@Tobias1984: well, I guess that's fine - but the real problem here is that the wikidata API does not accept exponential notation for quantity values - wikidata also does not display them with exponential notation. I really don't care a whole lot if something is entered or display as 1.0e-123 or 1e-123 but I really do not want to have to read something that looks like "0.000000000000000000000000000000000000000000000000000000000000000000000000000000000000000000000000000000000000000000000000001" - that is just not helpful. And with current wikidata it truncates it and displays it as "0.000000" anyway, which is even worse. So I think we need to somehow push for additional support for numeric value representation somewhere, but I'm not sure what the right place to look is. ArthurPSmith (talk) 17:45, 28 June 2016 (UTC)
Oh, are you suggesting writing explicitly some tests for pywikibot? Something to add to tests/ for instance? Are there any tests of inserting data values there? I'll take a look... ArthurPSmith (talk) 17:50, 28 June 2016 (UTC)
Ok, it looks like relevant tests are in - and there's nothing there yet concerning setting Quantity values so we should certainly look to add that. It's not clear to me how to run the tests first though - I get an error "skipped 'TestWikibaseMakeClaim: Not able to login to bot as wikidata:test'" - do you need to set up something else to run these tests? ArthurPSmith (talk) 18:06, 28 June 2016 (UTC)
@ArthurPSmith: When I run $ tox I also get these errors. I usually use pytest: $ python3 -m pytest tests/ But that of course does not test all the versions of Python. The documentation for running the tests could use a few lines of documentation. --Tobias1984 (talk) 18:55, 28 June 2016 (UTC)
@Tobias1984: ok, trying with pytest but now it's just "skipping" all the tests in that test file:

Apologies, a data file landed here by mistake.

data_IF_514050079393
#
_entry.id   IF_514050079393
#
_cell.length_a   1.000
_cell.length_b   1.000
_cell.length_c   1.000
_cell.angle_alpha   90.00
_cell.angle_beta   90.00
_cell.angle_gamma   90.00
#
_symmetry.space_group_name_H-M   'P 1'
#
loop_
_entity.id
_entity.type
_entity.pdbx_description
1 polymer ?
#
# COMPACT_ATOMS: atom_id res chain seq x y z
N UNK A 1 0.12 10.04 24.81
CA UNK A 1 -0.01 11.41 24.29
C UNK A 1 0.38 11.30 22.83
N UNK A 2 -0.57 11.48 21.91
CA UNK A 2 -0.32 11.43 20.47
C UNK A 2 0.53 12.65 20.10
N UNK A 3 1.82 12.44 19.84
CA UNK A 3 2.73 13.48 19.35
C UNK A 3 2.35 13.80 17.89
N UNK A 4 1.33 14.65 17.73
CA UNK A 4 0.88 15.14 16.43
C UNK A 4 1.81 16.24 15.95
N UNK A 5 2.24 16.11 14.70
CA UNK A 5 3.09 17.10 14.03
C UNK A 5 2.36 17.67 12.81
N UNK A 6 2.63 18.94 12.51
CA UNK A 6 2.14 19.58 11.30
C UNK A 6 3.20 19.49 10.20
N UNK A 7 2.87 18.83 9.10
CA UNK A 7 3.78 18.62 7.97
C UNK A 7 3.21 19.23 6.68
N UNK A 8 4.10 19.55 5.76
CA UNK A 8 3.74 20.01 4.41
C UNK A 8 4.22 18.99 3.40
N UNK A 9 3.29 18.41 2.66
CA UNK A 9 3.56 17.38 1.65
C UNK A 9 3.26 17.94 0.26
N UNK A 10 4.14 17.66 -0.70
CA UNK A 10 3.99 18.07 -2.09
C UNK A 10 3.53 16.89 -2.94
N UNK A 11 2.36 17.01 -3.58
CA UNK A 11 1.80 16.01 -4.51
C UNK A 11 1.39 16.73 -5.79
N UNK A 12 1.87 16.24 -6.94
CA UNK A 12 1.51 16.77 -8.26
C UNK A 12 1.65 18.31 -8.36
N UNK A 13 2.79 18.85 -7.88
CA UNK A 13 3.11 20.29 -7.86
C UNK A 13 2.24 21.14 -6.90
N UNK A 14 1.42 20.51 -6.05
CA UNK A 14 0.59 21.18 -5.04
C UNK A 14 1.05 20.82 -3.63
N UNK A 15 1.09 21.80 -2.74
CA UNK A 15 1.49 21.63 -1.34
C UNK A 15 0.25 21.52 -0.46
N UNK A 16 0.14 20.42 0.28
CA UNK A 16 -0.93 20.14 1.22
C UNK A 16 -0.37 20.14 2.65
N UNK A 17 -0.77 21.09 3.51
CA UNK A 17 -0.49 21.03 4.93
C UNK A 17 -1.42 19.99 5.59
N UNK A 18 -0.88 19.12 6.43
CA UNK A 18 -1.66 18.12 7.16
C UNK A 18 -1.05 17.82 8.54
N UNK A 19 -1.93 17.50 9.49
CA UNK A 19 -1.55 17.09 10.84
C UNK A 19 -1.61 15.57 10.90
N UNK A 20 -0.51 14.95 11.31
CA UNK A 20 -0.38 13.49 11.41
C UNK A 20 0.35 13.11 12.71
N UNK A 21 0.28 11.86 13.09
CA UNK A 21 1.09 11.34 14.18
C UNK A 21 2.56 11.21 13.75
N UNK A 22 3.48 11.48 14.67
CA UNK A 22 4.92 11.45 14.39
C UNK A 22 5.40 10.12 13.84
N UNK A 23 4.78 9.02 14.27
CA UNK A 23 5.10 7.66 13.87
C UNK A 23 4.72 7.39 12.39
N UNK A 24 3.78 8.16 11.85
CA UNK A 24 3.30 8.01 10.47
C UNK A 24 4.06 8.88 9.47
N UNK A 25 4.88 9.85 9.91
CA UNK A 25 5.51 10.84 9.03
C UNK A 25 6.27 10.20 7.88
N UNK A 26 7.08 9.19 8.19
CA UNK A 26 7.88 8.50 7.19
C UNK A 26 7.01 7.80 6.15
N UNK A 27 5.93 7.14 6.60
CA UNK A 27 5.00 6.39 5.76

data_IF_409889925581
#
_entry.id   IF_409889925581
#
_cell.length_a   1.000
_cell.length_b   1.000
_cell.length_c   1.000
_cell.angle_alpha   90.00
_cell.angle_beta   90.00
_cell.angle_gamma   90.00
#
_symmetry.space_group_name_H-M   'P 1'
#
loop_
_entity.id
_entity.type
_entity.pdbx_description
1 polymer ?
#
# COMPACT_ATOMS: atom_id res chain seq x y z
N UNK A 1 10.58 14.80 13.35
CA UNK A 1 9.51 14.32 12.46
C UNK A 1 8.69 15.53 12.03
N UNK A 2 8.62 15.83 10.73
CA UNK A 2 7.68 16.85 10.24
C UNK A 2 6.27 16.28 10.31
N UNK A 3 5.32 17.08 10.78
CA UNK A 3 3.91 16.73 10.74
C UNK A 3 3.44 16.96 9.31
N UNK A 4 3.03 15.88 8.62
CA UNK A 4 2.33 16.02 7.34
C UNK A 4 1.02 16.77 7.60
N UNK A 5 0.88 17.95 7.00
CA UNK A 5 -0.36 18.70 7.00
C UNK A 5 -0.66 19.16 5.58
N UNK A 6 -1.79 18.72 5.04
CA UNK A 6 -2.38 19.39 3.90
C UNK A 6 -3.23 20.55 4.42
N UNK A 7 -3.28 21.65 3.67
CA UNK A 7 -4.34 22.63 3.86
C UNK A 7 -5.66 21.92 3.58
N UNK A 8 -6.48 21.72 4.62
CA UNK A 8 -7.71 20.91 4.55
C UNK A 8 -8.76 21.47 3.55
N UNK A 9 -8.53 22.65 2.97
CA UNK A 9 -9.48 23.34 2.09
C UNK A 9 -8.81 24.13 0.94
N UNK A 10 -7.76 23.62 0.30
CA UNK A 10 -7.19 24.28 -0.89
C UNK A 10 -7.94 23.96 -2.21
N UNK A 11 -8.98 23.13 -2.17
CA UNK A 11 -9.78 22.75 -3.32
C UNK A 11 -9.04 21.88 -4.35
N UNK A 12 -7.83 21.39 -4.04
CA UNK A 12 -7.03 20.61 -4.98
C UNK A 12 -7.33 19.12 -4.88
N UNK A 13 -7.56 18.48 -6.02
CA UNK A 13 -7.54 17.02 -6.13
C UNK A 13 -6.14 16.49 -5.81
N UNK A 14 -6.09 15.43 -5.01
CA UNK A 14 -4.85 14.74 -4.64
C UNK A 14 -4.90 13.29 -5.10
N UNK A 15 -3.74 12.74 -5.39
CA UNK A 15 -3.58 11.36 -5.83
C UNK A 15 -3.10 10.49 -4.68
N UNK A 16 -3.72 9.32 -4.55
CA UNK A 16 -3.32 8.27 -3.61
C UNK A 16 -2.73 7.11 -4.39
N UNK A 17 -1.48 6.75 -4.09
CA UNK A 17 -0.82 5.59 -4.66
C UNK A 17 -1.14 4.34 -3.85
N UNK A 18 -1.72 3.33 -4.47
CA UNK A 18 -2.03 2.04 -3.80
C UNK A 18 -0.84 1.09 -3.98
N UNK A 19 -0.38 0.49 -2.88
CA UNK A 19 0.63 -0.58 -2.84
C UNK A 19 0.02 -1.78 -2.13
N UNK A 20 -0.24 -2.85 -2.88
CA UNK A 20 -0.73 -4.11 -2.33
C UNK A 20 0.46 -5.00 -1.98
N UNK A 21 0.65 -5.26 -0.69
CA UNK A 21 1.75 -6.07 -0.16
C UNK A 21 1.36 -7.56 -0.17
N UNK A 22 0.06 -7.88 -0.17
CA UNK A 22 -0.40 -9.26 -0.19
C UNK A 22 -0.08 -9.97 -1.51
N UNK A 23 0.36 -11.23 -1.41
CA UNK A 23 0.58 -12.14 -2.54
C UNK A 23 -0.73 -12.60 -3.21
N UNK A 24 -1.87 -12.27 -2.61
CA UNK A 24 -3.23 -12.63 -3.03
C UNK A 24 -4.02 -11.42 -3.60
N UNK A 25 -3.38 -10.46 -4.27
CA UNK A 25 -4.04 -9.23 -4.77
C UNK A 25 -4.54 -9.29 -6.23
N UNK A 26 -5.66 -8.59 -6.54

python -m pytest tests/ 
============================= test session starts ==============================
platform darwin -- Python 3.4.3, pytest-2.9.2, py-1.4.31, pluggy-0.3.1
rootdir: /Users/apsmith/projects/Institutions/wikidata/core, inifile: tox.ini
collected 12 items 

tests/ ssssssssssss

========================== 12 skipped in 1.73 seconds ==========================

ArthurPSmith (talk) 19:06, 28 June 2016 (UTC)
- and now it hangs without running any tests at all. Weird. I'm sure I have something broken with regard to configuration. Though - these are supposed to run against right? And affect item Q68? But that hasn't been touched by anybody, according to the history link there, since February 18 ??? So maybe nobody's been running these tests? ArthurPSmith (talk) 20:27, 28 June 2016 (UTC)
@ArthurPSmith: I checked the CI service on now. Apparently it runs the tests using: $ tox -v -e nose34. That works for me for the tests in tests/, but some others fail. Too bad that the tests are not compatible with pytest apparently. --Tobias1984 (talk) 21:15, 28 June 2016 (UTC)

Edit summariesEdit

Hey Tobias1984 - Thanks for your encouragement re my update.

I see that edit summaries seem to have dropped off the radar by the second learning block. Is there any way to append an edit summary when one uses deep-level methods like claim.changeTarget(target) and claim.addQualifier()?

Also, what is your recommended way of creating a claim or qualifier from scratch? Deryck Chan (talk) 22:47, 3 November 2017 (UTC)

AFAIK, all of those methods support summary as a kwarg. Matěj Suchánek (talk) 08:42, 4 November 2017 (UTC)
Matěj Suchánek, can you give me a code example? The tutorial hasn't been using kwarg to do edit summaries. Deryck Chan (talk) 17:32, 4 November 2017 (UTC)
[1] Matěj Suchánek (talk) 17:40, 4 November 2017 (UTC)